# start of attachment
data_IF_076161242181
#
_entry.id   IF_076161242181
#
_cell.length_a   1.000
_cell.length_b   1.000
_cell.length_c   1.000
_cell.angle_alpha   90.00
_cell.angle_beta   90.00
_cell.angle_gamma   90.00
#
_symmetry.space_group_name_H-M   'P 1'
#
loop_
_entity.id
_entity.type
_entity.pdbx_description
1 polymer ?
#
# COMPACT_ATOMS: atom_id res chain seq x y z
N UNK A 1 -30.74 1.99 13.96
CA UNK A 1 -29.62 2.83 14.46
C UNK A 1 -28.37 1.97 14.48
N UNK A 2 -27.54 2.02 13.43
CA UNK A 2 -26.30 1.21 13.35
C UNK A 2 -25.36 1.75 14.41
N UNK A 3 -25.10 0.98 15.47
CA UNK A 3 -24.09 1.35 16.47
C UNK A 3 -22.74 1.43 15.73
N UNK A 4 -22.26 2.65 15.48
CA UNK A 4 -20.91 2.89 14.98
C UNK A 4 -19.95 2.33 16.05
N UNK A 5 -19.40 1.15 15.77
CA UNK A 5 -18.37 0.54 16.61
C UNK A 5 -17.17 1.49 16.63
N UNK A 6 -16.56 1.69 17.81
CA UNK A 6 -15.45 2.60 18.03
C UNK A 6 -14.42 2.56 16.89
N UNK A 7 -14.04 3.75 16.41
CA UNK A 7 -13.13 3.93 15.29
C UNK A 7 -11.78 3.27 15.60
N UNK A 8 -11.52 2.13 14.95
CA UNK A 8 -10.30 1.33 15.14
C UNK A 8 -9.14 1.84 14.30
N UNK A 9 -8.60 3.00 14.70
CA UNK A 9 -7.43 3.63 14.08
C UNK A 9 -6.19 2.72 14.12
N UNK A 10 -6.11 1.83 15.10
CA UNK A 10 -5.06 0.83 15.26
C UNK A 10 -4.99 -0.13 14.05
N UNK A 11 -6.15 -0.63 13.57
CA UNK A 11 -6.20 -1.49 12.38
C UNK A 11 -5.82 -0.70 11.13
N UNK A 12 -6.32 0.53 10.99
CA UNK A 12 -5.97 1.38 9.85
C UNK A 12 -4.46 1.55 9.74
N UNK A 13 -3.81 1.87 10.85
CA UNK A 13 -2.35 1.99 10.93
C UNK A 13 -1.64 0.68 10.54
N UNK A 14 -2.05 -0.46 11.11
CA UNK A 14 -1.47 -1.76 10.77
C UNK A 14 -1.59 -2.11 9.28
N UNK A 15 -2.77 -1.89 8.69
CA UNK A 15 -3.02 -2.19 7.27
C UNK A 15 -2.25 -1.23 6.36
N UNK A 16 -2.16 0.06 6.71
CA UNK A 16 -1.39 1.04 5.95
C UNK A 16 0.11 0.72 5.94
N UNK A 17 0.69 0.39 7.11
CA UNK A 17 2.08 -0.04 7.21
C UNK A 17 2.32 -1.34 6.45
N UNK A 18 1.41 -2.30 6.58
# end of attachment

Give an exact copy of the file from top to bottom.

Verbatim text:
data_IF_076161242181
#
_entry.id   IF_076161242181
#
_cell.length_a   1.000
_cell.length_b   1.000
_cell.length_c   1.000
_cell.angle_alpha   90.00
_cell.angle_beta   90.00
_cell.angle_gamma   90.00
#
_symmetry.space_group_name_H-M   'P 1'
#
loop_
_entity.id
_entity.type
_entity.pdbx_description
1 polymer ?
#
# COMPACT_ATOMS: atom_id res chain seq x y z
N UNK A 1 -30.74 1.99 13.96
CA UNK A 1 -29.62 2.83 14.46
C UNK A 1 -28.37 1.97 14.48
N UNK A 2 -27.54 2.02 13.43
CA UNK A 2 -26.30 1.21 13.35
C UNK A 2 -25.36 1.75 14.41
N UNK A 3 -25.10 0.98 15.47
CA UNK A 3 -24.09 1.35 16.47
C UNK A 3 -22.74 1.43 15.73
N UNK A 4 -22.26 2.65 15.48
CA UNK A 4 -20.91 2.89 14.98
C UNK A 4 -19.95 2.33 16.05
N UNK A 5 -19.40 1.15 15.77
CA UNK A 5 -18.37 0.54 16.61
C UNK A 5 -17.17 1.49 16.63
N UNK A 6 -16.56 1.69 17.81
CA UNK A 6 -15.45 2.60 18.03
C UNK A 6 -14.42 2.56 16.89
N UNK A 7 -14.04 3.75 16.41
CA UNK A 7 -13.13 3.93 15.29
C UNK A 7 -11.78 3.27 15.60
N UNK A 8 -11.52 2.13 14.95
CA UNK A 8 -10.30 1.33 15.14
C UNK A 8 -9.14 1.84 14.30
N UNK A 9 -8.60 3.00 14.70
CA UNK A 9 -7.43 3.63 14.08
C UNK A 9 -6.19 2.72 14.12
N UNK A 10 -6.11 1.83 15.10
CA UNK A 10 -5.06 0.83 15.26
C UNK A 10 -4.99 -0.13 14.05
N UNK A 11 -6.15 -0.63 13.57
CA UNK A 11 -6.20 -1.49 12.38
C UNK A 11 -5.82 -0.70 11.13
N UNK A 12 -6.32 0.53 10.99
CA UNK A 12 -5.97 1.38 9.85
C UNK A 12 -4.46 1.55 9.74
N UNK A 13 -3.81 1.87 10.85
CA UNK A 13 -2.35 1.99 10.93
C UNK A 13 -1.64 0.68 10.54
N UNK A 14 -2.05 -0.46 11.11
CA UNK A 14 -1.47 -1.76 10.77
C UNK A 14 -1.59 -2.11 9.28
N UNK A 15 -2.77 -1.89 8.69
CA UNK A 15 -3.02 -2.19 7.27
C UNK A 15 -2.25 -1.23 6.36
N UNK A 16 -2.16 0.06 6.71
CA UNK A 16 -1.39 1.04 5.95
C UNK A 16 0.11 0.72 5.94
N UNK A 17 0.69 0.39 7.11
CA UNK A 17 2.08 -0.04 7.21
C UNK A 17 2.32 -1.34 6.45
N UNK A 18 1.41 -2.30 6.58